To appreciate what Genesis wants to tell us about this Enoch fellow, it invites us to make three comparisons, the first of which takes us outside the Bible. Remember that this whole genealogy is in dialogue with the Sumerian list of kings before the flood. That list usually reserved its seventh spot for a man named Enmedurana, also known as Enmeduranki.7 His name means something like 'Lord of the Cosmic Ordinances of the Bond between Heaven and Earth.' The standard length of his reign was 21,000 years, but actually different editions of the king list give him anywhere from 4,000 to 72,000 years.8 He ruled from Zimbir, a northern Sumerian city sacred to Utu, the Sumerian god of justice and of the sun. (No wonder Enoch's linked to the solar year.9) The Babylonians had a tradition where this sun-god and the storm-god summoned Enmeduranki into the assembly of the gods, put him on a golden throne, and taught him secret mysteries to reveal when he returned to his city.10 But where Enmedurana visits his gods, Enoch walks always with the only true God. Finally, the Babylonians paired Enmedurana with a wise counselor, Utuabzu, who – according to their lore – “ascended into heaven.”11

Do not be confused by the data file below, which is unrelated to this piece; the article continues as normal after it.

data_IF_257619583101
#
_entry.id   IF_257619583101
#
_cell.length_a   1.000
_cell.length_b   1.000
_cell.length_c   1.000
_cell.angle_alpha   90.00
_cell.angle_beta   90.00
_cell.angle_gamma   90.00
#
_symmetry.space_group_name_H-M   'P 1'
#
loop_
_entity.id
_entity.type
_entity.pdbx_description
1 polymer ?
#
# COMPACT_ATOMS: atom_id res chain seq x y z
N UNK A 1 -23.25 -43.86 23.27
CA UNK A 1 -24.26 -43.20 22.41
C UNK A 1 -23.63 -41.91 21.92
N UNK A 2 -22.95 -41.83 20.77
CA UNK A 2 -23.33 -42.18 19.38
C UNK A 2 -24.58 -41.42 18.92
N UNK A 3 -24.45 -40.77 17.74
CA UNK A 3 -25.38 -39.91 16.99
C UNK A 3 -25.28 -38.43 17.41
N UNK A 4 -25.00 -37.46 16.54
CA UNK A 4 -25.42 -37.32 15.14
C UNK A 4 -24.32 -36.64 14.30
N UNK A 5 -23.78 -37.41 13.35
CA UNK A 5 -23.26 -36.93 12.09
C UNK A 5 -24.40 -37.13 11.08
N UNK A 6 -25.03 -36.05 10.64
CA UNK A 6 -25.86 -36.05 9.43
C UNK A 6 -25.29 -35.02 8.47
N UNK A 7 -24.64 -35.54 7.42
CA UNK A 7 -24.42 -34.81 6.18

So Genesis is in dialogue here with the Sumerians and Babylonians. But it's also in dialogue with itself. In this genealogy, we've got to keep Cain's family in our peripheral vision. It's not for nothing that this descendant of Seth is named Enoch when Cain had a son also named Enoch (Genesis 4:17)! Like Enmedurana in Zimbir, the Enoch in Cain's family is absorbed in the city of this world. That's why Cain's son has that name, which can mean 'dedication,' like laying a cornerstone for a building project. But it can also mean 'initiated one,'12 for this Enoch goes beyond the other and gives his attention to spiritual things.13 He answers his Cainite namesake that “here we have no lasting city, but we seek the city that is to come” (Hebrews 13:14). And so instead of an urban frenzy, this Enoch is set apart from the other one by his “exceptional piety and devotion to God.”14